Michael Jordan is a popular figure in the world of sportsmanship, having played as a professional player. Jordan was one of the most effectively marketed athletes of his generation and was considered instrumental in popularizing the NBA around the world in the 1980s and 1990s. He played for the Chicago Bulls and quickly rose as a basket ball star with his prolific scoring. Jordan’s individual accolades and accomplishments are numerous including: five MVP awards, six NBA Finals MVP awards, and the 1988 NBA Defensive Player of the Year Award. He holds the NBA records for highest career regular season scoring.
As a player, Jordan fought for a lot of entitlements for players including the salary cap and the limit put on it. He fought that the players be paid well and not be over-capped. He argued against the owners and raised the flag of “better treatment, better pay, low luxury tax”, making it clear that the owners of the basketball clubs were not treating them right.
That was some years back, before Jordan became the majority owner and chairman of the Charlotte Bobcats.
Now, Jordan is the majority owner of the Charlotte Bobcats and as the event of the 2011 NBA Lockout played out, The New York Times wrote that Micheal Jordan led a group of 10 to 14 hardline owners wanting to cap the players’ share of basketball related income at 50 percent and as low as 47.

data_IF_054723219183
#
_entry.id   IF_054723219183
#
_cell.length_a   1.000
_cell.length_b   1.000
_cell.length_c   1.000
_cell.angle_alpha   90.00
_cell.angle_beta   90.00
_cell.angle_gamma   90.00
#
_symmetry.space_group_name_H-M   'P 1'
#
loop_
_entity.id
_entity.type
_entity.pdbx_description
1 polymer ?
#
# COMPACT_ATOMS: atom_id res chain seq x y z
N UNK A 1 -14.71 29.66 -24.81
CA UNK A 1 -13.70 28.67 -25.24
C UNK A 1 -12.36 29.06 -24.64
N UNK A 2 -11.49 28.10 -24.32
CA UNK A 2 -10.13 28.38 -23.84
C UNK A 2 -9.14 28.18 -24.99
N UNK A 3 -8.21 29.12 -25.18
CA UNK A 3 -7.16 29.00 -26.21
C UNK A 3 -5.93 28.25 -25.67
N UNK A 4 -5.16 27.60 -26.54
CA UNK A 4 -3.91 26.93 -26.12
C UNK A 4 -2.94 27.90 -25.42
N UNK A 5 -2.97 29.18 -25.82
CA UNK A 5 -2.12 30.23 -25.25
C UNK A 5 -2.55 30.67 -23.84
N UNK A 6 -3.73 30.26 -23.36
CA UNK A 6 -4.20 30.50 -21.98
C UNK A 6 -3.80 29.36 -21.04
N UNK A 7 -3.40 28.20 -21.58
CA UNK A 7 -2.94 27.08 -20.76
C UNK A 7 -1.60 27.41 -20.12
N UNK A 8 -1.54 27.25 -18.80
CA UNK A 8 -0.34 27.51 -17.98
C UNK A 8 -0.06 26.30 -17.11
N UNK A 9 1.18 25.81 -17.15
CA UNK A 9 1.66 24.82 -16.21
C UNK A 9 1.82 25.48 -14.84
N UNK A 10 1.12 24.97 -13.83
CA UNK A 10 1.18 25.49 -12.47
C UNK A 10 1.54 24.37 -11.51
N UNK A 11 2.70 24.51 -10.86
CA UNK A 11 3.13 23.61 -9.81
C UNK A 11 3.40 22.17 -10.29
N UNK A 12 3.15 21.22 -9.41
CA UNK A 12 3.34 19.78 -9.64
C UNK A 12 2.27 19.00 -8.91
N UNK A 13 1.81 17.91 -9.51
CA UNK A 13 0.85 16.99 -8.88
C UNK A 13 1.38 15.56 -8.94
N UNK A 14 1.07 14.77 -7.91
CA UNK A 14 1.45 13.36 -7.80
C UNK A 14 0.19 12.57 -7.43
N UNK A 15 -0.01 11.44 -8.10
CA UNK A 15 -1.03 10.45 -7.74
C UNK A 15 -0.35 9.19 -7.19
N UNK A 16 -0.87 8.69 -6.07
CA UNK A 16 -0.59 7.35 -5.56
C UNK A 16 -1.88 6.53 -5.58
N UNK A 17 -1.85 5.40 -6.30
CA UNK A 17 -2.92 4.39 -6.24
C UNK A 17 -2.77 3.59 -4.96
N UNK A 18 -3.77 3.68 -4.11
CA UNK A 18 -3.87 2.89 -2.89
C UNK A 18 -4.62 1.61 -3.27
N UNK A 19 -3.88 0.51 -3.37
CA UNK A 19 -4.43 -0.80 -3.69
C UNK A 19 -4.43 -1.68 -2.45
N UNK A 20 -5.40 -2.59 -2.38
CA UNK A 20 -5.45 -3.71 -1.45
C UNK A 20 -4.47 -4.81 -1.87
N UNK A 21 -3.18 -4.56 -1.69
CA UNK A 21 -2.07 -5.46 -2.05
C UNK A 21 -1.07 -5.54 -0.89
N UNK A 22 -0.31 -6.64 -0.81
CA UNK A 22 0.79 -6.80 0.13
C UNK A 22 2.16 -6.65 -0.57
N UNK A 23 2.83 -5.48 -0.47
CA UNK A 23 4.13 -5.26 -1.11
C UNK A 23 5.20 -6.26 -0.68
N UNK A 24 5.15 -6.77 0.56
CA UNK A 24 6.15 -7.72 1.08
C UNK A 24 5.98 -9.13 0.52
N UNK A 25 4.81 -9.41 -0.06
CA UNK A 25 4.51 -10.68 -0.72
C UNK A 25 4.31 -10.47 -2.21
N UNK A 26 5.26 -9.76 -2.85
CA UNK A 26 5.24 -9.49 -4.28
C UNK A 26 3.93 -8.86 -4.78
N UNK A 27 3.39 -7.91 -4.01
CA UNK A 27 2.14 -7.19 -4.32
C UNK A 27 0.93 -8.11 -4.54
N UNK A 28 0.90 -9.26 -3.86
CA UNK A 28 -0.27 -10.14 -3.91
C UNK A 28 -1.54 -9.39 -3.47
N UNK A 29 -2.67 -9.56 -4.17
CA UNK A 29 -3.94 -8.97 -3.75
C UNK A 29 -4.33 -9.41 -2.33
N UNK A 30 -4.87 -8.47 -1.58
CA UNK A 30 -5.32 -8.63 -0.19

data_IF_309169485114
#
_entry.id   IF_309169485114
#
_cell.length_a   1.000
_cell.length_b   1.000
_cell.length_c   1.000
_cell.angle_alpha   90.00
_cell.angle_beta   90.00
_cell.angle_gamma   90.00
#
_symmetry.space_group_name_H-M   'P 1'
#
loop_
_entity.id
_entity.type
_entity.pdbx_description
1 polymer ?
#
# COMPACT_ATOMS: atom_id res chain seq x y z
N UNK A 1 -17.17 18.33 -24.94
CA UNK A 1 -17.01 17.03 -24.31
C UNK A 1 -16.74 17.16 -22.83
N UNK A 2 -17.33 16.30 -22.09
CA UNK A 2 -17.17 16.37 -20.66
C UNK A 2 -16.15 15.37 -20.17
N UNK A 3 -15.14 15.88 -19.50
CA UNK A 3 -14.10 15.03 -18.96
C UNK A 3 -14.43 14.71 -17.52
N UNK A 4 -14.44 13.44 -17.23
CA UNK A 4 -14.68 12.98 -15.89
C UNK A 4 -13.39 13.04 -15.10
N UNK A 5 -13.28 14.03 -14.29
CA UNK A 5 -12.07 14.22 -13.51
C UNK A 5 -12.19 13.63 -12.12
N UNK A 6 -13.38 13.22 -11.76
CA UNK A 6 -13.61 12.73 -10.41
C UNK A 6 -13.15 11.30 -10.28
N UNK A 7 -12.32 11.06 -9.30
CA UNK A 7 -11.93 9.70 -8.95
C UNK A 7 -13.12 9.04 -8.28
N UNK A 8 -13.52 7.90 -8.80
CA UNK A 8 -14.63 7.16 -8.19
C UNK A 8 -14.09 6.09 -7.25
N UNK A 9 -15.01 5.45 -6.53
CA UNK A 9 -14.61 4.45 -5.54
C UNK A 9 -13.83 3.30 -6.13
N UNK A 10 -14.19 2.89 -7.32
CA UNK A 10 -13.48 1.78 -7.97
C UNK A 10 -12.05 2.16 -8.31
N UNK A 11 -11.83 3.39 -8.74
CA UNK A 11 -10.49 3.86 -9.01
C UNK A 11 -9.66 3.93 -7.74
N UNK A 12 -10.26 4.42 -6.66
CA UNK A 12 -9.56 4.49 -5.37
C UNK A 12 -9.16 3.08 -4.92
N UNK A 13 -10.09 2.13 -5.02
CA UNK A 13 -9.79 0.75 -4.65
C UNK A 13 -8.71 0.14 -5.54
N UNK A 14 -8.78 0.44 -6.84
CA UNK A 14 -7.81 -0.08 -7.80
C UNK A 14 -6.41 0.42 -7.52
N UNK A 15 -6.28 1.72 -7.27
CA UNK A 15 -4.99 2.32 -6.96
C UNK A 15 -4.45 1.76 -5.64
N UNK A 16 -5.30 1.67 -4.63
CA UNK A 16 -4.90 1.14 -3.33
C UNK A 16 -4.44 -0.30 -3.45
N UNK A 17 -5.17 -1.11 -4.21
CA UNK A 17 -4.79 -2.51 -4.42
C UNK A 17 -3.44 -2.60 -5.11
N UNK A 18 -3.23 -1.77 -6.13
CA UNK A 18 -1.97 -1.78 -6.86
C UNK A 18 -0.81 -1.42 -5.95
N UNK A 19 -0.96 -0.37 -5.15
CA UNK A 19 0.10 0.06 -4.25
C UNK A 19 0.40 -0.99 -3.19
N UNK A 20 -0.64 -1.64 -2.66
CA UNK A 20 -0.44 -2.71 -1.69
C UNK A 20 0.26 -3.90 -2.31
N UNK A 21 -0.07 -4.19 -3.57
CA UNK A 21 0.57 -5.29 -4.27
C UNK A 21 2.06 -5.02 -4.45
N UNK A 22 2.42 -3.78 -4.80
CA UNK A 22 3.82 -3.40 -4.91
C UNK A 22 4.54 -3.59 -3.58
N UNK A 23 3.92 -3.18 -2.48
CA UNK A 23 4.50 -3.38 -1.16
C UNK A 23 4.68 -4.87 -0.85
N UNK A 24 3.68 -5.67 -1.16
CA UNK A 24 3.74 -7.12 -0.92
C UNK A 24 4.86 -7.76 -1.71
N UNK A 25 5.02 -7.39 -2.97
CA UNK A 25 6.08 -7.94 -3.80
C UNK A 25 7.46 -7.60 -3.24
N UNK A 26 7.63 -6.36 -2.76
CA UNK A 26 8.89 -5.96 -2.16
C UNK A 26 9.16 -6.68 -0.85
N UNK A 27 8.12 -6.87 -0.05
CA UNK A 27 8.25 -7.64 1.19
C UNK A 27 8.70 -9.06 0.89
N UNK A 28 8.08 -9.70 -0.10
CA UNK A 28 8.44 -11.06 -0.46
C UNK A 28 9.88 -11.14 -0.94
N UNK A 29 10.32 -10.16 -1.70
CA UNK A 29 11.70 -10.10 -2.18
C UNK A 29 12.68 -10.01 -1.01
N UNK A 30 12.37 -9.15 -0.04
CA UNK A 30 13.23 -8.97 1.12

Same Jordan fighting for the players few years back, now fighting that the players salary be capped. Of course he is now on the side of the owners, since he is an owner himself.
Note that Michael Jordan is the first former NBA player ever to become the majority owner of a league franchise. So, I’m guessing that the players were thrilled to have a former player, thinking that he would jump at increasing their benefits.
Alas, it didn’t turn out the way the players assumed. And when the players raised the alarm of betrayal towards Jordan, he explained that he is now a majority owner and his mindset has shifted from being a player to being an owner.
The aim of my rambling on about Jordan is this- employers and employees are on two different ends of the employment rope and therefore think differently. The way your brain works as an employee is different from the way it will work when you become an employer. It’s just natural that you will have a paradigm shift, by way of thinking.
And the truth is, it’s just natural that Jordan behaves differently from when he was a player on a basketball team. He is no longer a basketball player, but a league owner. He naturally thinks like an owner.
Therefore employers need to consciously learn to put themselves in the employees’ shoe; employees also need to put themselves in their employers’ shoe. So, there can be a balance of some sort. In this way employees can see things through the eyes of the employer and vice versa.
So the question is, what is the assurance that you will not do the same things you complained about as an employee, when you become an employer?